On March 20, 2014, the US Environmental Protection Agency (EPA) released a guidance document to  assist drinking water and wastewater utilities implement the “Buy American” provisions of the fiscal year 2014 appropriations bill for the Clean Water (CWSRF) and Drinking Water (DWSRF) State Revolving Funds.

The Consolidated Appropriations Act of 2014 (Public Law 113-76) includes an “American Iron and Steel (AIS)” requirement that requires CWSRF and DWSRF assistance recipients to use iron and steel products that are produced in the U.S. for projects for the construction, alteration, maintenance, or repair of a public water system or treatment works if the project is funded through an assistance agreement executed beginning January 17, 2014, (enactment of the Act), through the end of fiscal year 2014.  The appropriation language sets forth certain circumstances under which EPA may waive American Iron and Steel requirements.  Furthermore, the act exempts projects where engineering specifications and plans were approved by a state agency prior to January 17, 2014.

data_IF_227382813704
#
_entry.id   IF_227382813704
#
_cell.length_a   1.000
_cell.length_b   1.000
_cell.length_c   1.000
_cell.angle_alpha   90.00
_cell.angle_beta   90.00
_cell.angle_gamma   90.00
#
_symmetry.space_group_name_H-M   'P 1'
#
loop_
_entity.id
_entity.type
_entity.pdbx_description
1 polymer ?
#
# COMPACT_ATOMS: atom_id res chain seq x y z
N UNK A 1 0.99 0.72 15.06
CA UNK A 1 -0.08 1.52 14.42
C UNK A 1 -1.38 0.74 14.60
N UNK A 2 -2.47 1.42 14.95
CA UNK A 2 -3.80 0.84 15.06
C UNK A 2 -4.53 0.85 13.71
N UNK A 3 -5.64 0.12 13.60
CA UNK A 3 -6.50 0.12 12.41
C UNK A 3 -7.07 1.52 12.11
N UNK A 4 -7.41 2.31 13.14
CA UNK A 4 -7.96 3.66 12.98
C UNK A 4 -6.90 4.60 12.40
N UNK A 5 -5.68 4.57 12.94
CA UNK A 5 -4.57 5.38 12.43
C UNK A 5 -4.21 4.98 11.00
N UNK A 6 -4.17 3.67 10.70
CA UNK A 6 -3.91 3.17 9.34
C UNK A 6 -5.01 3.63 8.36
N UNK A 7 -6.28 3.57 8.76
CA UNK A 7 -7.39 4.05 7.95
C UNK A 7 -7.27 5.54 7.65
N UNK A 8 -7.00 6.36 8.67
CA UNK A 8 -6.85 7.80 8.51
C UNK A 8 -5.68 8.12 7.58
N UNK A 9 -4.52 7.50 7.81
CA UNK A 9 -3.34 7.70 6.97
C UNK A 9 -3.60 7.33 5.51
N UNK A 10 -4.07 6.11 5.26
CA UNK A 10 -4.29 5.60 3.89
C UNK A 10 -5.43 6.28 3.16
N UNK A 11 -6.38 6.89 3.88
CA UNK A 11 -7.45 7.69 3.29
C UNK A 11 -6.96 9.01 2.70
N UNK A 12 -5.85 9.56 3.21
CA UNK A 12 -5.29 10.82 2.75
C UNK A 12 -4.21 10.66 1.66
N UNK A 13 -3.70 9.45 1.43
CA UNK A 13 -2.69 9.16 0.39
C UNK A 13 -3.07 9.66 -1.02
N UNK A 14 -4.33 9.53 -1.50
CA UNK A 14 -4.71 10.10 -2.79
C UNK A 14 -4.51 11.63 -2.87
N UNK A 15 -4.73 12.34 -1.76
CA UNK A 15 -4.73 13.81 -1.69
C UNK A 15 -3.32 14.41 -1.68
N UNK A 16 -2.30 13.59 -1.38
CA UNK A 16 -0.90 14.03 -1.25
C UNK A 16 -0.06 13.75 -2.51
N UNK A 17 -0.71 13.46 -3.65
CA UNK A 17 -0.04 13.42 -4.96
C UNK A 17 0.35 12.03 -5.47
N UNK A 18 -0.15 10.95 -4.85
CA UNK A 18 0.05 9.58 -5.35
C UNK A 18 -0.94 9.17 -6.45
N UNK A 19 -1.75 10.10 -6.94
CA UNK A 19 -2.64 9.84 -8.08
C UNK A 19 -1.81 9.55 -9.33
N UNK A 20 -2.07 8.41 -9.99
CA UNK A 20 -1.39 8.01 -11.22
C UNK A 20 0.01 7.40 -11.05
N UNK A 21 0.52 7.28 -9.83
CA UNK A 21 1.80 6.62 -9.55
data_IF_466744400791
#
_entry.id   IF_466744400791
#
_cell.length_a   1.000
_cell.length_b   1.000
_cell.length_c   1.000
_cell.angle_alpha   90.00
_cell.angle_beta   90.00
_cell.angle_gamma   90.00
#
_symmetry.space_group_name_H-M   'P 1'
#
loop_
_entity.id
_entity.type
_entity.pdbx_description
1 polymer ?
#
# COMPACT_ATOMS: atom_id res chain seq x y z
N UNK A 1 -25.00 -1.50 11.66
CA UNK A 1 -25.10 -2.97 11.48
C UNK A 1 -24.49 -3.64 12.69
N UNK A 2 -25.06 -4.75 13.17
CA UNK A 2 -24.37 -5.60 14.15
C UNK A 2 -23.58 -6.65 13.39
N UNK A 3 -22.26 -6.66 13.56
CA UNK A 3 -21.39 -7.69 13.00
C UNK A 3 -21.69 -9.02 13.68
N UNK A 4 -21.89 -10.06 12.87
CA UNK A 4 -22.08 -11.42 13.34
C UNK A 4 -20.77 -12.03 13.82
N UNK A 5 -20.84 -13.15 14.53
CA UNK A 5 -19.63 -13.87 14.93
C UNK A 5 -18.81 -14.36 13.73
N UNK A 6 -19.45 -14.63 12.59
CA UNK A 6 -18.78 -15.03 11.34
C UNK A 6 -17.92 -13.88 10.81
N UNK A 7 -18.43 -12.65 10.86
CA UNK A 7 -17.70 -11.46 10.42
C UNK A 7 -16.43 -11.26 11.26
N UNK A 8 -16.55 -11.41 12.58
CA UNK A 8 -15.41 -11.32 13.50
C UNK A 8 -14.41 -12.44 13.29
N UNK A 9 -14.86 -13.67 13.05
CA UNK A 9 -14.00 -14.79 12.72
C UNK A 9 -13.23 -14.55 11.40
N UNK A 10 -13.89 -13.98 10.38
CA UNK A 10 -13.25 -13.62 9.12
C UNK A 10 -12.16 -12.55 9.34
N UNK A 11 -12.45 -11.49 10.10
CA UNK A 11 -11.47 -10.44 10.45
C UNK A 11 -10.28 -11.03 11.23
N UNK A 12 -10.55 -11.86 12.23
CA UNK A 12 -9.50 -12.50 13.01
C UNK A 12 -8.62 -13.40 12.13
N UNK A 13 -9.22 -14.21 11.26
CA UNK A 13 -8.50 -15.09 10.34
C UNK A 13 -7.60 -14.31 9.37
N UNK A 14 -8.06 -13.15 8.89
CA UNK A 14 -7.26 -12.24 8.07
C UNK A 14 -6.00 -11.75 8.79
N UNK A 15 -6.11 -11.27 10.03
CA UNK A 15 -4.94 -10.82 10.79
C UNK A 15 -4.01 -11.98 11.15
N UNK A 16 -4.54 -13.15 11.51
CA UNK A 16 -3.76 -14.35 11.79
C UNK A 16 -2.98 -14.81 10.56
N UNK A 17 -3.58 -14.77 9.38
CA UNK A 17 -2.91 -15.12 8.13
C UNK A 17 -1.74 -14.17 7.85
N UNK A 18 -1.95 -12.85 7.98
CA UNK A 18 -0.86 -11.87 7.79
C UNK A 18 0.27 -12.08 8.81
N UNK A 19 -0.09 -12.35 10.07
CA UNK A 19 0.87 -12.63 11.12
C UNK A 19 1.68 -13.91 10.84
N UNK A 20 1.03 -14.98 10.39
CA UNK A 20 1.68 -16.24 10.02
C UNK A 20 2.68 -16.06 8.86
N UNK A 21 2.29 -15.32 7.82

For further information on specific act requirements please consult the EPA guidance:  American Iron and Steel (AIS) Requirement Guidance.  The EPA’s guidance on AIS requirements includes specific instructions for communities interested in applying for a waiver.

A waiver may be provide if EPA determines that (1) applying these requirements would be inconsistent with the public interest; (2) iron and steel products are not produced in the United States in sufficient and reasonably available quantities and of a satisfactory quality; or (3) inclusion of iron and steel products produced in the United States will increase the cost of the overall project by more than 25 percent.  EPA has released “Nationwide waiver”, and “De Minimis waiver” guidance documents.

March 25, 2014

Lake Ontario Cooperative Science and Monitoring Initiative

Category: General, Wastewater, Water — New York Rural Water @ 8:33 AM
NYS DEC has developed a new webpage with information about the Lake Ontario Cooperative Science and Monitoring Initiative (CSMI). The webpage has a preliminary progress report from the 2013 CSMI assessment of Lake Ontario and a link to photographs from the 2013 assessment.

Each year, U.S. and Canadian organizations assess one of the Great Lakes as part of the Cooperative Science and Monitoring Initiative. The information collected supports Great Lakes management programs. CSMI assessments took place in Lake Ontario in 2003, 2008 and 2013. The 2013 assessment focused on improving the understanding of nutrient loading, transport and cycling in the lake.